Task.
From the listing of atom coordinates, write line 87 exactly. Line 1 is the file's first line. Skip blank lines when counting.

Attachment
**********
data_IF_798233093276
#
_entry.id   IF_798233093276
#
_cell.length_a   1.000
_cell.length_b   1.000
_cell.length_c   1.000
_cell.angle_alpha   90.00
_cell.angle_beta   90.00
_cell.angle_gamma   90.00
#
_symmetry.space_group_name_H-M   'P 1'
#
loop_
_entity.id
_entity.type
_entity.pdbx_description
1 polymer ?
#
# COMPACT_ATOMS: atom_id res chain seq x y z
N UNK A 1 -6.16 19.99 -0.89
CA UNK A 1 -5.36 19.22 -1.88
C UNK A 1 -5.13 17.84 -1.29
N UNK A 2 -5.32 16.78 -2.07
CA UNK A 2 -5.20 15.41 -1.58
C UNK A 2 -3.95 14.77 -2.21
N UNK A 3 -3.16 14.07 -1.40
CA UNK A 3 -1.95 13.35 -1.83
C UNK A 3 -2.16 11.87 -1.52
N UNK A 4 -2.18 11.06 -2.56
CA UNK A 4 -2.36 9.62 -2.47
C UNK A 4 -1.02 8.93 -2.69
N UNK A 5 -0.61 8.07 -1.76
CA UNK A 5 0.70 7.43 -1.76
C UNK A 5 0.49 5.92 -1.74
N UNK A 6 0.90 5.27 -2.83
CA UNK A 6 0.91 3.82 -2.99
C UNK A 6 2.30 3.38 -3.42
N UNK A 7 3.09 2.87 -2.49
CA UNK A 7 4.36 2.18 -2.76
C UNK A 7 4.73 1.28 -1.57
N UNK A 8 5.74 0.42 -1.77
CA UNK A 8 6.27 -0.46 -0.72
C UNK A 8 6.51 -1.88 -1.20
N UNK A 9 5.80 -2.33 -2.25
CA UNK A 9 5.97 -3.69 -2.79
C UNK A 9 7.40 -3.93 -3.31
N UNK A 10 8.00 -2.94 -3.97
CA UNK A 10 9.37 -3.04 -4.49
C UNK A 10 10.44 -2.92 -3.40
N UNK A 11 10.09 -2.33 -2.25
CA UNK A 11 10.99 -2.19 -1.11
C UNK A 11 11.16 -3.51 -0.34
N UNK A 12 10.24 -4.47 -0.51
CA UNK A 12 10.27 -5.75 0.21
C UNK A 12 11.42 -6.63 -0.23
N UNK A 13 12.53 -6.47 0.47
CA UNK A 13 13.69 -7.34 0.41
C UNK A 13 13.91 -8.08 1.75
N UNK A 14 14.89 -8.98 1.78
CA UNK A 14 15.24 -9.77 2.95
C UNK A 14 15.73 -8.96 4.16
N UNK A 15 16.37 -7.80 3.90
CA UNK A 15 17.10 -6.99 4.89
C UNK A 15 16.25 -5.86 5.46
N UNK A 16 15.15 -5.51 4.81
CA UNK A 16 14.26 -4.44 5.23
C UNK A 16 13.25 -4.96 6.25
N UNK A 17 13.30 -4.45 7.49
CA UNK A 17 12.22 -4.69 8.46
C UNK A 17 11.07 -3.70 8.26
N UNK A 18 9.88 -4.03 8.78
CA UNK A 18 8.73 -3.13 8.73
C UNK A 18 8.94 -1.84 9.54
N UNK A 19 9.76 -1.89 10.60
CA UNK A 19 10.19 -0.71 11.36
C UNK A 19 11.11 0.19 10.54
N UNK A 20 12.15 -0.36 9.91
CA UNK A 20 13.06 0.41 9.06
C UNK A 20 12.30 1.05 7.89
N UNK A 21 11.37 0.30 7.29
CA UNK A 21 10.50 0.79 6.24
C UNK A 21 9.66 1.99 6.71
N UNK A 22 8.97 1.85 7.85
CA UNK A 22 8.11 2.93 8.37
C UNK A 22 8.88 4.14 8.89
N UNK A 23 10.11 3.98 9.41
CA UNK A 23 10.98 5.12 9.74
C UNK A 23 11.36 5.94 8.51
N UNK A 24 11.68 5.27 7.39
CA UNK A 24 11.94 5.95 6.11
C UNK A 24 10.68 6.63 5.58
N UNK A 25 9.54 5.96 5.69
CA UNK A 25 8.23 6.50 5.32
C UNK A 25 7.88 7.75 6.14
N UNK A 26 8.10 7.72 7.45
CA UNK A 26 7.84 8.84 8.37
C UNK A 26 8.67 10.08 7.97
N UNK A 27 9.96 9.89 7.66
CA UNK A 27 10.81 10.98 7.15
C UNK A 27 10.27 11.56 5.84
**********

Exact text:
N UNK A 23 10.11 3.98 9.41